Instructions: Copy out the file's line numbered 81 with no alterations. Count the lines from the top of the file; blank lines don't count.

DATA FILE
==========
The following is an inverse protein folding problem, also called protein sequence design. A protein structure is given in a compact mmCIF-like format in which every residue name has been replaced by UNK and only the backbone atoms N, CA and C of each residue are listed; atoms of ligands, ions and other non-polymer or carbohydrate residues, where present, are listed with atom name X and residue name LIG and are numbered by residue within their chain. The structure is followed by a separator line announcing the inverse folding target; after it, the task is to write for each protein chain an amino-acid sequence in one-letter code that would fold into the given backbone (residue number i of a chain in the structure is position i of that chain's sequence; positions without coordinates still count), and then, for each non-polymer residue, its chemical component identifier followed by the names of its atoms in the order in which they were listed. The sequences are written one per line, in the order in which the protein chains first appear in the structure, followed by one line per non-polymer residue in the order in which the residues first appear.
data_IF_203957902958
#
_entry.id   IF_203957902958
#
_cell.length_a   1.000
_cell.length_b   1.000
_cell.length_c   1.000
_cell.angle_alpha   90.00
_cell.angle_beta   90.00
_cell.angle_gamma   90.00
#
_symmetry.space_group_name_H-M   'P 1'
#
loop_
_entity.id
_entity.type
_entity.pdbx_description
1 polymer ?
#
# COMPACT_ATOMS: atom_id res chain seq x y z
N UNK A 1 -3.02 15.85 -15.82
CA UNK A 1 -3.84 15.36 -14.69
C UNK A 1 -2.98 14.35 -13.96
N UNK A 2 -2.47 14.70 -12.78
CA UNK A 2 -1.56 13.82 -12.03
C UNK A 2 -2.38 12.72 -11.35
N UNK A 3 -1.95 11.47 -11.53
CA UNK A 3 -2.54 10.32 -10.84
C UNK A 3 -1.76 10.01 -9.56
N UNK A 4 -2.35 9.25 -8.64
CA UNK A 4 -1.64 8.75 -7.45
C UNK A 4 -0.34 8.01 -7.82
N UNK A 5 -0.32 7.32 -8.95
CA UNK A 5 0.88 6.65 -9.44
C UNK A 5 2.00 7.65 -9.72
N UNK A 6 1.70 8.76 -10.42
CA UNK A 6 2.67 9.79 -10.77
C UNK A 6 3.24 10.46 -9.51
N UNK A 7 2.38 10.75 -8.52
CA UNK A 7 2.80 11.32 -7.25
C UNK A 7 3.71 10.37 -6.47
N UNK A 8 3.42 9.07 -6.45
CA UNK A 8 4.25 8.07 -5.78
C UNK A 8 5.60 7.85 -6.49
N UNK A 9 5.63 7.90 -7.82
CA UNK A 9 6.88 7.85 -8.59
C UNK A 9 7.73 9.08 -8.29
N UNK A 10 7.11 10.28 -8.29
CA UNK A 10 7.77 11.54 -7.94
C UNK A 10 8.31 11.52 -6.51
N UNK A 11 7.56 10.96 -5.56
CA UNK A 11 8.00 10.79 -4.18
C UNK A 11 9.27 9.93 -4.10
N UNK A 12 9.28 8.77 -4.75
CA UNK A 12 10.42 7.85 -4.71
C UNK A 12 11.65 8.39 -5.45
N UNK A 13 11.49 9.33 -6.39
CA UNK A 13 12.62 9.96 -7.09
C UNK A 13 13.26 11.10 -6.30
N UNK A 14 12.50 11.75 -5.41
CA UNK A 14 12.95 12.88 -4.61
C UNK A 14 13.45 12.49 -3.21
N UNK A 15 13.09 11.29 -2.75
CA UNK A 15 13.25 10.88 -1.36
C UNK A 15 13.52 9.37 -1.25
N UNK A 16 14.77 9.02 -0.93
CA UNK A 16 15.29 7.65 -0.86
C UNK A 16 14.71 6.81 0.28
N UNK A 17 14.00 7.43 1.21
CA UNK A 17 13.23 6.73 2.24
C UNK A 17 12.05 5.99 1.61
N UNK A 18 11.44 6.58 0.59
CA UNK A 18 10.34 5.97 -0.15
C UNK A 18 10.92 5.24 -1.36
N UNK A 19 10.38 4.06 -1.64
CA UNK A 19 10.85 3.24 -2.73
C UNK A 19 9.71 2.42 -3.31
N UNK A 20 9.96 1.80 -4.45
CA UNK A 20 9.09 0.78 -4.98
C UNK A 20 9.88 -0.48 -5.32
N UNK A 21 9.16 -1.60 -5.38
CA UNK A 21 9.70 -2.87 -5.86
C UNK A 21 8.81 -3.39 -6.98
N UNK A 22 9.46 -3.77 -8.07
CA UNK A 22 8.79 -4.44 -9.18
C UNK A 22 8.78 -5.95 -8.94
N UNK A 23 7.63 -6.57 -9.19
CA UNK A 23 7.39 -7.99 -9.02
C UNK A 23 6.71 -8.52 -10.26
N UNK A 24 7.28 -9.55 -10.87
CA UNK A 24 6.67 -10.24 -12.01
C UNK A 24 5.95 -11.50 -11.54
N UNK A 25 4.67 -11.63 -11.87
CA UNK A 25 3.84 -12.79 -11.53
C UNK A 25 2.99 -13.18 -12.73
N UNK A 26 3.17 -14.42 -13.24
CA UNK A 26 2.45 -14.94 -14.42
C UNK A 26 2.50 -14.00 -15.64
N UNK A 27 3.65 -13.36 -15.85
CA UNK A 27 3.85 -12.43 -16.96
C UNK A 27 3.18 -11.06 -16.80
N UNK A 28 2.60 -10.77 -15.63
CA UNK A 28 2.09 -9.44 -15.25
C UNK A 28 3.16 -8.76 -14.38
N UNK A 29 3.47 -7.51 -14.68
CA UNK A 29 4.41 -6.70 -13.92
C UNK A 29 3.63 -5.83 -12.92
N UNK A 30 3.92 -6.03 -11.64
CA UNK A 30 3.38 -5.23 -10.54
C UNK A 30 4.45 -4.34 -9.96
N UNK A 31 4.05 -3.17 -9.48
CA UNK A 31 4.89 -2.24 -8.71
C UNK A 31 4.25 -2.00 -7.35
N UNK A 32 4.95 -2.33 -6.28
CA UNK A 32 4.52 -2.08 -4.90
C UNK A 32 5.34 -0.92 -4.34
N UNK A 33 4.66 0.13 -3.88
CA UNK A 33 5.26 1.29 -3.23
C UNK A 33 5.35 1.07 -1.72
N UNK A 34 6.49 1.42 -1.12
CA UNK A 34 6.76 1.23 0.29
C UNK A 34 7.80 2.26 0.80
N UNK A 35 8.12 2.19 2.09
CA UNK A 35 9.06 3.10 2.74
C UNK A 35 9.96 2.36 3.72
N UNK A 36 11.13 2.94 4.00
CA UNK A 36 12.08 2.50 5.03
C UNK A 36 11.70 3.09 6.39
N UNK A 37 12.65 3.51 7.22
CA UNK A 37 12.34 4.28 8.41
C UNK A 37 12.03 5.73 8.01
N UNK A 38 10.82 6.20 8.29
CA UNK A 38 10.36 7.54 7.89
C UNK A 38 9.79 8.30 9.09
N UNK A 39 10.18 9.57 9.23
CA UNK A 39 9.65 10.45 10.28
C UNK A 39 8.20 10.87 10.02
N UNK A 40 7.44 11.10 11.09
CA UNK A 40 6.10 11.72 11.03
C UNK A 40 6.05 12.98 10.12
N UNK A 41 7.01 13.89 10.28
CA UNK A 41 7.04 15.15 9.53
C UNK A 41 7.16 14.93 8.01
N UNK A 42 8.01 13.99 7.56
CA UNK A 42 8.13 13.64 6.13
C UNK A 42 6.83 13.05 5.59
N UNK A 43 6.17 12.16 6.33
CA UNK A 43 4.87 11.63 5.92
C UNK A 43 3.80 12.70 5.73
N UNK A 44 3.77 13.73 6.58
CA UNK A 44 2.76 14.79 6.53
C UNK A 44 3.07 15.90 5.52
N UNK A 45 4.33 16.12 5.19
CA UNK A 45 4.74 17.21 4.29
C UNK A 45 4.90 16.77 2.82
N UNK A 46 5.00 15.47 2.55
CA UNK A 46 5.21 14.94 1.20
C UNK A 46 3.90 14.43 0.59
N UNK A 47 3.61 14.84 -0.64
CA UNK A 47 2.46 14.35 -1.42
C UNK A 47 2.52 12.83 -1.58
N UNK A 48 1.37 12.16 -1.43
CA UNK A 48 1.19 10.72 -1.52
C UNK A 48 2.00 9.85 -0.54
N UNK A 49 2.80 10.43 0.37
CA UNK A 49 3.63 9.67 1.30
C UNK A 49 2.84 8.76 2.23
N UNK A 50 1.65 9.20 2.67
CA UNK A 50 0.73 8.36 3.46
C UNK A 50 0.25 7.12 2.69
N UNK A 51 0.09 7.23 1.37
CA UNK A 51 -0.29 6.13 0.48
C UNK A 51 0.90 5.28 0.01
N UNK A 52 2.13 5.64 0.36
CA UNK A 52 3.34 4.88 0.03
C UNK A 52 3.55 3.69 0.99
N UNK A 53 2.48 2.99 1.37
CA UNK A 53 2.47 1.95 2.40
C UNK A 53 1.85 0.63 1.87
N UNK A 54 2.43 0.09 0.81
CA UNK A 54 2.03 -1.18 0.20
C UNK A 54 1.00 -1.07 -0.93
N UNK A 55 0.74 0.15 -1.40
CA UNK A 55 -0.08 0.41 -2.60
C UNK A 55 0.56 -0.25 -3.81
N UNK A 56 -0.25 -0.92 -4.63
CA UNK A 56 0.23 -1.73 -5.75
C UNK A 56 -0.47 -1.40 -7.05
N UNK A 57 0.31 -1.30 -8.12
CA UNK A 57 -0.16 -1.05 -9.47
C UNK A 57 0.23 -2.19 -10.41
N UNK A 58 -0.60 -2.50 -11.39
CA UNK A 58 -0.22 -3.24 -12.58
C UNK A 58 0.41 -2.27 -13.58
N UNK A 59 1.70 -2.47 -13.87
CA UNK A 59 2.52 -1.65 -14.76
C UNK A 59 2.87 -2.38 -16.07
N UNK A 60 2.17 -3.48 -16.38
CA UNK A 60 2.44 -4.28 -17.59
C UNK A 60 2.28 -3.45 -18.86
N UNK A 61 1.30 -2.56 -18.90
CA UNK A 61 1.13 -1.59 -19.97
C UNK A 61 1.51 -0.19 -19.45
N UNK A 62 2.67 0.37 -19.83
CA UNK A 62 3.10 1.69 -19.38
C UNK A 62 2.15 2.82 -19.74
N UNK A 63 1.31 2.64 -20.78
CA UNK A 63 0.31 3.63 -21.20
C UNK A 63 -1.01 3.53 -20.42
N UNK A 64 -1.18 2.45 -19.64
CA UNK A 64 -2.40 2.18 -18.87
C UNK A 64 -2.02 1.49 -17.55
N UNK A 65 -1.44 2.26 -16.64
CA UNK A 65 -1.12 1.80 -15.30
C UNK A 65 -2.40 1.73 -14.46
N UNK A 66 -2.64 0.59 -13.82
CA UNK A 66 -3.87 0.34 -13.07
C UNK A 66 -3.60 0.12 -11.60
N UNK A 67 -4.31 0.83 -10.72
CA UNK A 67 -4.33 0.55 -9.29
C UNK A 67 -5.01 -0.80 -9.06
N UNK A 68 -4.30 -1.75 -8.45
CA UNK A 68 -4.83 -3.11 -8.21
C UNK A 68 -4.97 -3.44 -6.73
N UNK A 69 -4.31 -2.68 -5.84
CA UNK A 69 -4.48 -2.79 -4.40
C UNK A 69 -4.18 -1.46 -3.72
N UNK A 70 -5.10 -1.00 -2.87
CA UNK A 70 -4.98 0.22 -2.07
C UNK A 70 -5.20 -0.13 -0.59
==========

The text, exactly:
C UNK A 20 9.88 -0.48 -5.32